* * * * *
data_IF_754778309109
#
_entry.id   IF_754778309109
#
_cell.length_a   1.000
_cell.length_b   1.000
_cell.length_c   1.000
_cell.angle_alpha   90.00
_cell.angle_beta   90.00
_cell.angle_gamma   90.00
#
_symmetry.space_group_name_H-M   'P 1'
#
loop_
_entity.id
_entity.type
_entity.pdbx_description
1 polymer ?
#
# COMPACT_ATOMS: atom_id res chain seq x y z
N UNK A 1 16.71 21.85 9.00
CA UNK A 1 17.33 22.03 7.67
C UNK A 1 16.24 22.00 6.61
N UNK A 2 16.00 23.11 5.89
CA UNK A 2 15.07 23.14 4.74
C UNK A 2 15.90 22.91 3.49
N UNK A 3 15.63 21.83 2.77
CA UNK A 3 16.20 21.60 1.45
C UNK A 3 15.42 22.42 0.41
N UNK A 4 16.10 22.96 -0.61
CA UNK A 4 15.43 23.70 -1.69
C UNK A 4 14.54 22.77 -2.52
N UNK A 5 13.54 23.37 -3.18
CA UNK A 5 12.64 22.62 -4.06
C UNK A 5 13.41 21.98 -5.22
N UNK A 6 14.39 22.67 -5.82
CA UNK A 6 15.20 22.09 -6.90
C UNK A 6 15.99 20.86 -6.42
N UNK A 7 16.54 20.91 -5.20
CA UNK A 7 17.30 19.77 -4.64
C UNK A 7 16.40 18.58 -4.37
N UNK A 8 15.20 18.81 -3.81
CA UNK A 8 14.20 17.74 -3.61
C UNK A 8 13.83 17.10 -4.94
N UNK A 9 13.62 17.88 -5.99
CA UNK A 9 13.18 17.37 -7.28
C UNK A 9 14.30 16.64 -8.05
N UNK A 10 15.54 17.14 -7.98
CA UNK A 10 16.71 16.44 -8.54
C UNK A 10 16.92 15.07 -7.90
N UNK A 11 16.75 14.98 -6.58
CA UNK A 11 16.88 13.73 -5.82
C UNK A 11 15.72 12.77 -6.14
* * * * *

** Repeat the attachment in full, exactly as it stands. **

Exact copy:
data_IF_754778309109
#
_entry.id   IF_754778309109
#
_cell.length_a   1.000
_cell.length_b   1.000
_cell.length_c   1.000
_cell.angle_alpha   90.00
_cell.angle_beta   90.00
_cell.angle_gamma   90.00
#
_symmetry.space_group_name_H-M   'P 1'
#
loop_
_entity.id
_entity.type
_entity.pdbx_description
1 polymer ?
#
# COMPACT_ATOMS: atom_id res chain seq x y z
N UNK A 1 16.71 21.85 9.00
CA UNK A 1 17.33 22.03 7.67
C UNK A 1 16.24 22.00 6.61
N UNK A 2 16.00 23.11 5.89
CA UNK A 2 15.07 23.14 4.74
C UNK A 2 15.90 22.91 3.49
N UNK A 3 15.63 21.83 2.77
CA UNK A 3 16.20 21.60 1.45
C UNK A 3 15.42 22.42 0.41
N UNK A 4 16.10 22.96 -0.61
CA UNK A 4 15.43 23.70 -1.69
C UNK A 4 14.54 22.77 -2.52
N UNK A 5 13.54 23.37 -3.18
CA UNK A 5 12.64 22.62 -4.06
C UNK A 5 13.41 21.98 -5.22
N UNK A 6 14.39 22.67 -5.82
CA UNK A 6 15.20 22.09 -6.90
C UNK A 6 15.99 20.86 -6.42
N UNK A 7 16.54 20.91 -5.20
CA UNK A 7 17.30 19.77 -4.64
C UNK A 7 16.40 18.58 -4.37
N UNK A 8 15.20 18.81 -3.81
CA UNK A 8 14.20 17.74 -3.61
C UNK A 8 13.83 17.10 -4.94
N UNK A 9 13.62 17.88 -5.99
CA UNK A 9 13.18 17.37 -7.28
C UNK A 9 14.30 16.64 -8.05
N UNK A 10 15.54 17.14 -7.98
CA UNK A 10 16.71 16.44 -8.54
C UNK A 10 16.92 15.07 -7.90
N UNK A 11 16.75 14.98 -6.58
CA UNK A 11 16.88 13.73 -5.82
C UNK A 11 15.72 12.77 -6.14